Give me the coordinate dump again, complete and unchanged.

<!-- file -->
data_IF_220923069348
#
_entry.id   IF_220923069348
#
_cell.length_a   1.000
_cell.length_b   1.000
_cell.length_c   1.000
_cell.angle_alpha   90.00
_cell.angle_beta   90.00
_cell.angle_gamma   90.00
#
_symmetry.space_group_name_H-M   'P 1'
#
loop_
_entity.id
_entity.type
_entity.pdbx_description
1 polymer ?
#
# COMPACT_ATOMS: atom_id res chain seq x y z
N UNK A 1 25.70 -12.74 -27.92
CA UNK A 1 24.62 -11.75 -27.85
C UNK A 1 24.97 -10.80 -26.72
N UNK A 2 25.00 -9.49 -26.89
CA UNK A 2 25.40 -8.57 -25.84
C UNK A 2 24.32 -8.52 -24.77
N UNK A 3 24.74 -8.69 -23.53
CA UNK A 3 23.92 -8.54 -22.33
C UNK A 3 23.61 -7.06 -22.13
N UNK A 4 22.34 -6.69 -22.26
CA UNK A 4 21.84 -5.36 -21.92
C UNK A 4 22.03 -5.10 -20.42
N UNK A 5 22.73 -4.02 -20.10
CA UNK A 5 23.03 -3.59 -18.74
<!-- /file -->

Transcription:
data_IF_220923069348
#
_entry.id   IF_220923069348
#
_cell.length_a   1.000
_cell.length_b   1.000
_cell.length_c   1.000
_cell.angle_alpha   90.00
_cell.angle_beta   90.00
_cell.angle_gamma   90.00
#
_symmetry.space_group_name_H-M   'P 1'
#
loop_
_entity.id
_entity.type
_entity.pdbx_description
1 polymer ?
#
# COMPACT_ATOMS: atom_id res chain seq x y z
N UNK A 1 25.70 -12.74 -27.92
CA UNK A 1 24.62 -11.75 -27.85
C UNK A 1 24.97 -10.80 -26.72
N UNK A 2 25.00 -9.49 -26.89
CA UNK A 2 25.40 -8.57 -25.84
C UNK A 2 24.32 -8.52 -24.77
N UNK A 3 24.74 -8.69 -23.53
CA UNK A 3 23.92 -8.54 -22.33
C UNK A 3 23.61 -7.06 -22.13
N UNK A 4 22.34 -6.69 -22.26
CA UNK A 4 21.84 -5.36 -21.92
C UNK A 4 22.03 -5.10 -20.42
N UNK A 5 22.73 -4.02 -20.10
CA UNK A 5 23.03 -3.59 -18.74